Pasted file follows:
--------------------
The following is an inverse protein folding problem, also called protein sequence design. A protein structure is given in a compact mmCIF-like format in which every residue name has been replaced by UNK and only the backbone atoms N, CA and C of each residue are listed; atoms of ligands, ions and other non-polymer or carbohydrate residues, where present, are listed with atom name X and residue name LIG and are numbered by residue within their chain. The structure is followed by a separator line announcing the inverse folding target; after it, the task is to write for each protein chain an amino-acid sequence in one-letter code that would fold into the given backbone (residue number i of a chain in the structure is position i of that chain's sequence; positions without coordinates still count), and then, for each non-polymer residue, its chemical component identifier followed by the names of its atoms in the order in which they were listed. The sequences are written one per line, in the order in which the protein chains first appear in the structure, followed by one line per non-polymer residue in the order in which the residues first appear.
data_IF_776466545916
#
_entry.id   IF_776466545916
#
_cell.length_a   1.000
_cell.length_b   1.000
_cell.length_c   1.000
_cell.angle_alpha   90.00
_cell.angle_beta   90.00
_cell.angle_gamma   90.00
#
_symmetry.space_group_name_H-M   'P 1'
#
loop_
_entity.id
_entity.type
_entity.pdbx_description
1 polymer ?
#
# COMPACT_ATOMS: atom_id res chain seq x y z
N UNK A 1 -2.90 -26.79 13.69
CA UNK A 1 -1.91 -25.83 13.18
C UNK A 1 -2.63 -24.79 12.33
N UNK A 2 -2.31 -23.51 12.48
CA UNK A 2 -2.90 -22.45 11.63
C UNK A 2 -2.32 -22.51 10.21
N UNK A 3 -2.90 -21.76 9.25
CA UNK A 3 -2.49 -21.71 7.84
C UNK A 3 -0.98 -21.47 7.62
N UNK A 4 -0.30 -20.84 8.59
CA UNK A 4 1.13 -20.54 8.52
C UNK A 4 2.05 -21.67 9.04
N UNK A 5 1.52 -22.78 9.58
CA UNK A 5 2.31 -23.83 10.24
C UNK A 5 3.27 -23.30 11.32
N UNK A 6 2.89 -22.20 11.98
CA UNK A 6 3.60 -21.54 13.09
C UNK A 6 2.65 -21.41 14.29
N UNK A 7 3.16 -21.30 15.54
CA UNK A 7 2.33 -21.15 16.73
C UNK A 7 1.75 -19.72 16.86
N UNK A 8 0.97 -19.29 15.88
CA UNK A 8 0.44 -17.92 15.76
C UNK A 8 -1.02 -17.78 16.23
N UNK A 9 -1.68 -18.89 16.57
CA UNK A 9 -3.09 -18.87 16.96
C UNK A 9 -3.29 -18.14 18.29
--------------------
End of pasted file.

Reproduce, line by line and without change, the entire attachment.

The following is an inverse protein folding problem, also called protein sequence design. A protein structure is given in a compact mmCIF-like format in which every residue name has been replaced by UNK and only the backbone atoms N, CA and C of each residue are listed; atoms of ligands, ions and other non-polymer or carbohydrate residues, where present, are listed with atom name X and residue name LIG and are numbered by residue within their chain. The structure is followed by a separator line announcing the inverse folding target; after it, the task is to write for each protein chain an amino-acid sequence in one-letter code that would fold into the given backbone (residue number i of a chain in the structure is position i of that chain's sequence; positions without coordinates still count), and then, for each non-polymer residue, its chemical component identifier followed by the names of its atoms in the order in which they were listed. The sequences are written one per line, in the order in which the protein chains first appear in the structure, followed by one line per non-polymer residue in the order in which the residues first appear.
data_IF_776466545916
#
_entry.id   IF_776466545916
#
_cell.length_a   1.000
_cell.length_b   1.000
_cell.length_c   1.000
_cell.angle_alpha   90.00
_cell.angle_beta   90.00
_cell.angle_gamma   90.00
#
_symmetry.space_group_name_H-M   'P 1'
#
loop_
_entity.id
_entity.type
_entity.pdbx_description
1 polymer ?
#
# COMPACT_ATOMS: atom_id res chain seq x y z
N UNK A 1 -2.90 -26.79 13.69
CA UNK A 1 -1.91 -25.83 13.18
C UNK A 1 -2.63 -24.79 12.33
N UNK A 2 -2.31 -23.51 12.48
CA UNK A 2 -2.90 -22.45 11.63
C UNK A 2 -2.32 -22.51 10.21
N UNK A 3 -2.90 -21.76 9.25
CA UNK A 3 -2.49 -21.71 7.84
C UNK A 3 -0.98 -21.47 7.62
N UNK A 4 -0.30 -20.84 8.59
CA UNK A 4 1.13 -20.54 8.52
C UNK A 4 2.05 -21.67 9.04
N UNK A 5 1.52 -22.78 9.58
CA UNK A 5 2.31 -23.83 10.24
C UNK A 5 3.27 -23.30 11.32
N UNK A 6 2.89 -22.20 11.98
CA UNK A 6 3.60 -21.54 13.09
C UNK A 6 2.65 -21.41 14.29
N UNK A 7 3.16 -21.30 15.54
CA UNK A 7 2.33 -21.15 16.73
C UNK A 7 1.75 -19.72 16.86
N UNK A 8 0.97 -19.29 15.88
CA UNK A 8 0.44 -17.92 15.76
C UNK A 8 -1.02 -17.78 16.23
N UNK A 9 -1.68 -18.89 16.57
CA UNK A 9 -3.09 -18.87 16.96
C UNK A 9 -3.29 -18.14 18.29